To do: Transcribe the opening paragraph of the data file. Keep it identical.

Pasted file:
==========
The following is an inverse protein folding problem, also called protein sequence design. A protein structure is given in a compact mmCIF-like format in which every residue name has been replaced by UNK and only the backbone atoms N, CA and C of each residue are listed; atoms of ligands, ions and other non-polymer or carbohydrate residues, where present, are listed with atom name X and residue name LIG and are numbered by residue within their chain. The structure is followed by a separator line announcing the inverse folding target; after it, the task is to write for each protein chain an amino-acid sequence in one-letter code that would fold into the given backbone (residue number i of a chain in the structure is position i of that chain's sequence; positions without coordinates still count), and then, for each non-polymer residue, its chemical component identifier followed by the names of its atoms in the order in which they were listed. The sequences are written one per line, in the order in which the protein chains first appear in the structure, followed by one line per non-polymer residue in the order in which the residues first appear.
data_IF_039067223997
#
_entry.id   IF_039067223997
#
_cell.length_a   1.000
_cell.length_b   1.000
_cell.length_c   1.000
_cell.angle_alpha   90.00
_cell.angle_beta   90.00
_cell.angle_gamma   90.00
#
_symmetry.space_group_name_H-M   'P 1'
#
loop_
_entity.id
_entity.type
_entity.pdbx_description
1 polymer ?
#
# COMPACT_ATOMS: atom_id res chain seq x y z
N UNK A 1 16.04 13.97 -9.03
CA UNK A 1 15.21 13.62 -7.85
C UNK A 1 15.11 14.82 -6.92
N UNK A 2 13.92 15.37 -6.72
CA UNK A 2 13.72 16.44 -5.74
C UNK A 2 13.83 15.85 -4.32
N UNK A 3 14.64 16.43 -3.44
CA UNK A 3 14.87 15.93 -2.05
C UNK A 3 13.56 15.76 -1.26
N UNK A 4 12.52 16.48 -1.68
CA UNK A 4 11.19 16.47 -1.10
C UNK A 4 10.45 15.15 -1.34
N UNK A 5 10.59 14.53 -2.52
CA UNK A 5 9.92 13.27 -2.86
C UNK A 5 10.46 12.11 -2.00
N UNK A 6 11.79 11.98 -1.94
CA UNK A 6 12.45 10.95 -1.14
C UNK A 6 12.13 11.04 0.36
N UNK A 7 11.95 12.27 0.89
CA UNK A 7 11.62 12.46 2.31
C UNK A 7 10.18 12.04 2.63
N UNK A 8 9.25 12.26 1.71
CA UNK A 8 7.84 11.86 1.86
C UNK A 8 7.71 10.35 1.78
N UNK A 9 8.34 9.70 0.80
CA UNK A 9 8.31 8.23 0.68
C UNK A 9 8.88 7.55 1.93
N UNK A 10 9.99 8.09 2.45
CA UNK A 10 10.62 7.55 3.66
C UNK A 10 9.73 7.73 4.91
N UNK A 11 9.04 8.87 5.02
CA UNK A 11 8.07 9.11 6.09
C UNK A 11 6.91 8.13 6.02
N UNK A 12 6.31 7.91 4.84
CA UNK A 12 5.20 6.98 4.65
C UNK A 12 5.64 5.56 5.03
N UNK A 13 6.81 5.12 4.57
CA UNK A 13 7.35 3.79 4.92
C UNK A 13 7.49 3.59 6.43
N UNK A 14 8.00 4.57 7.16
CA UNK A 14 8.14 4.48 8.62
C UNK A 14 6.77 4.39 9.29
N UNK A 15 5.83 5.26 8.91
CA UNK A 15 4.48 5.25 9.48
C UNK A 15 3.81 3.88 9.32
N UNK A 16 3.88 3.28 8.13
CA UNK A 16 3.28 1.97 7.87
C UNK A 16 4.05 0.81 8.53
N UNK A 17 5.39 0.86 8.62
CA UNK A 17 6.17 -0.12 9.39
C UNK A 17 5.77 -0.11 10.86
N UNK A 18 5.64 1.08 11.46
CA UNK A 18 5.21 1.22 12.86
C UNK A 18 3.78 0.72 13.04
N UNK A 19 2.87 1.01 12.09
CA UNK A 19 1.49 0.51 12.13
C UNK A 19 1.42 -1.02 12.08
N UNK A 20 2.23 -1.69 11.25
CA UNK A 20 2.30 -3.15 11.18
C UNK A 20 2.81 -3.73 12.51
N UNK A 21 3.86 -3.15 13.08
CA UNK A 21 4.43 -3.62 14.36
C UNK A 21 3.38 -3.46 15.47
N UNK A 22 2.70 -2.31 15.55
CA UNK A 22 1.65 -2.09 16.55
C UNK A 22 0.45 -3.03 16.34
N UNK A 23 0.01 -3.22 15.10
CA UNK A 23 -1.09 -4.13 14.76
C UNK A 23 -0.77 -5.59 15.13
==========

The following is an inverse protein folding problem, also called protein sequence design. A protein structure is given in a compact mmCIF-like format in which every residue name has been replaced by UNK and only the backbone atoms N, CA and C of each residue are listed; atoms of ligands, ions and other non-polymer or carbohydrate residues, where present, are listed with atom name X and residue name LIG and are numbered by residue within their chain. The structure is followed by a separator line announcing the inverse folding target; after it, the task is to write for each protein chain an amino-acid sequence in one-letter code that would fold into the given backbone (residue number i of a chain in the structure is position i of that chain's sequence; positions without coordinates still count), and then, for each non-polymer residue, its chemical component identifier followed by the names of its atoms in the order in which they were listed. The sequences are written one per line, in the order in which the protein chains first appear in the structure, followed by one line per non-polymer residue in the order in which the residues first appear.